The warming of the east Antarctic Ocean will continue to intensify, threatening the ice sheet’s future stability. A study in August 2022 that the article mentioned shows that “circumpolar deep water” at a depth of 1,000 to 2,000 feet has warmed by up to 2 degrees Celsius, which is in turn related to a poleward shift of the westerly wind belt. The authors wrote that warming throughout the world’s oceans would continue to persist in the coming decades.

Another study shows the strengthening of the Southern Hemisphere Westerlies (SHW) due to the increasing GHG emission (Deng, Molina, et al., 2022).

Deng, Molina, et al. (2022) mention the following:

  • Also known as the roaring 40s, strong westerly winds in the southern hemisphere between the latitudes of 40°S and 50°S partly due to the lack of landmasses that serves as the windbreaks at those latitudes.
  • The study states that “changes in strength and position of the SHW could exert huge impacts on global climate, regional weather extremes, ocean circulation, and the carbon uptake and heat transport in the SH oceans.”
  • “A poleward shift of moisture-bearing SHWs may lead to reduced rainfall and more frequent droughts in Southeast Australia, stronger winds in New Zealand, warmer ocean surface and higher sea levels in the Tasman Sea, faster ice retreat in Patagonia and demise of the sub-Antarctic glaciers” among other consequences.
  • The study findings reveal the importance of implementing global climate policies that will ambitiously slash carbon emissions; otherwise, it will risk causing a series of extreme weather events.

Berwyn (2023) mentions a 2016 study that “outlined a worst-case scenario in which warming would contribute to a rapid break-up of towering ice cliffs near the shore in a process that could speed up sea level rise, raising the water up to 7 feet by 2100 and 13 feet by 2150, increases that would be very hard to adapt to.”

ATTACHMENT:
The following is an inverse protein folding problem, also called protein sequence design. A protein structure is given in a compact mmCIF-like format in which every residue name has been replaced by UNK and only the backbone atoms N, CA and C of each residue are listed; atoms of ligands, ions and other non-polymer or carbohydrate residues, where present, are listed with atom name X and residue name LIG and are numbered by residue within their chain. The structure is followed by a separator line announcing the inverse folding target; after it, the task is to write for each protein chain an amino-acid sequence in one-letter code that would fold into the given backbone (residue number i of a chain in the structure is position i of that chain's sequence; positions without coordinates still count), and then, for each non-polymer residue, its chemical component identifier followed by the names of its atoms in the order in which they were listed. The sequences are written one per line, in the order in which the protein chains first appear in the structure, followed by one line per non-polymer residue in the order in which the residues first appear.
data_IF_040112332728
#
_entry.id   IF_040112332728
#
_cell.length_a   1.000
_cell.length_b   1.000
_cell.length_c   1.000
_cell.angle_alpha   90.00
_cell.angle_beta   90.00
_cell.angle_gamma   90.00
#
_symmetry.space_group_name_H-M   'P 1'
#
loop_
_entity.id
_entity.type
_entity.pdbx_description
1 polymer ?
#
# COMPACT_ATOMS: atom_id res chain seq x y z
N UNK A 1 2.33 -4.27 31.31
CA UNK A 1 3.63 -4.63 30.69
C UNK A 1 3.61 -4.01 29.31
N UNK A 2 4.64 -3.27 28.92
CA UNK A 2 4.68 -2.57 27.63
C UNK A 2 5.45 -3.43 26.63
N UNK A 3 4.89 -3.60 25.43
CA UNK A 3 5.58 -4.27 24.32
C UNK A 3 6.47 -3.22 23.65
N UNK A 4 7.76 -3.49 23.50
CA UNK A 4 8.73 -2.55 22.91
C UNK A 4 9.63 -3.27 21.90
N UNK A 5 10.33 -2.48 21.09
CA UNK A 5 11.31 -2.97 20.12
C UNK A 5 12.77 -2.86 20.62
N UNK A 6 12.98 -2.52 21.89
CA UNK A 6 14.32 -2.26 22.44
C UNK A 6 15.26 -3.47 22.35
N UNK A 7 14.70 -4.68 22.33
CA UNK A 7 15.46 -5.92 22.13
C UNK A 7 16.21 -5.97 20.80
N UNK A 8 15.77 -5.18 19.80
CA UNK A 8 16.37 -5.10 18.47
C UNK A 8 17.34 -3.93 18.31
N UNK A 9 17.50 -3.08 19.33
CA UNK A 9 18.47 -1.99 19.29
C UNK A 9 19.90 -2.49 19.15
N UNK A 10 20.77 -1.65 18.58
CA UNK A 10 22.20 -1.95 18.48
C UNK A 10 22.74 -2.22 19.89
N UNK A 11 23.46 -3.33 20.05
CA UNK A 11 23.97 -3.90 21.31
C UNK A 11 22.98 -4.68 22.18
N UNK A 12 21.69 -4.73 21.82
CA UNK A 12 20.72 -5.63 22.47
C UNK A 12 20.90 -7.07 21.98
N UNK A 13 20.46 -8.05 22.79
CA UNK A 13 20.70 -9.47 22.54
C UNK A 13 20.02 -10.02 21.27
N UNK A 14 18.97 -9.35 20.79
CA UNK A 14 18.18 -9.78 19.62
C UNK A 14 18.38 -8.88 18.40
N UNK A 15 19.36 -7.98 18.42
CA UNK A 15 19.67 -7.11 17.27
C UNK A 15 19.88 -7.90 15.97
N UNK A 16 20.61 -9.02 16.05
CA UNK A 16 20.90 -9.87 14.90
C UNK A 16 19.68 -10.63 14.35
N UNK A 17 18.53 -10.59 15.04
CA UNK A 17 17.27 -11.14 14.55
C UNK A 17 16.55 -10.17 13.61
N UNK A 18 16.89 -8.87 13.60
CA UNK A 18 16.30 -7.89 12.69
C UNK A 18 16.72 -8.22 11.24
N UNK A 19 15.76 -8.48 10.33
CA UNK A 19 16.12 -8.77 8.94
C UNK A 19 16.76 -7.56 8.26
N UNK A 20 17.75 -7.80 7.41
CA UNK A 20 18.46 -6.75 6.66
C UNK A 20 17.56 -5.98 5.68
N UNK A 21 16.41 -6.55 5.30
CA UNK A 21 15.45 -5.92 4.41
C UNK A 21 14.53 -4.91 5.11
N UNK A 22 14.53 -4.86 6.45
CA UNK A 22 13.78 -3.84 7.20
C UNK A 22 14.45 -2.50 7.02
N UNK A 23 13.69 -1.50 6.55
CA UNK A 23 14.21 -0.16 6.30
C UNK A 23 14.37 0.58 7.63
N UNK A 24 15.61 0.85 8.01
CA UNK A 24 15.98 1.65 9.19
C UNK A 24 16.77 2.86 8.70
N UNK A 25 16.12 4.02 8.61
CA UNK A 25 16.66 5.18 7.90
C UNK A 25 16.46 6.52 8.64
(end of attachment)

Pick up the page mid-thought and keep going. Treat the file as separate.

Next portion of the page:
The ocean and the atmosphere interact with one another. Where the ocean’s surface meets the air, an exchange of gases, particles, and heat occurs. This exchange plays an important role in regulating the global climate (As the planet warms, 2023).

The studies cited in the articles show that increasing GHG emissions are warming the atmosphere and the oceans. They also say that warming oceans not only speeds up sea ice melts in both the Arctic and the Antarctic but it influences the global weather system and the system of currents, which can accelerate more ice melts, contributing to the planet’s warming and increasing sea levels which will intensify and make more frequent extreme weather events.


Berwyn, B. (2023, February 12). Antarctic Researchers Report an Extraordinary Marine Heatwave That Could Threaten Antarctica’s Ice Shelves. Inside Climate News. Retrieved from

Deng, K., Molina, C., Yang, S. Hu, C., Zhang, G., Minola, L. & Chen, D. (2022, June 22). Changes of Southern Hemisphere westerlies in the future warming climate. Science Direct. Retrieved from

As the planet warms, so does the ocean. (2023). Antarctic and Southern Ocean Coalition. Retrieved from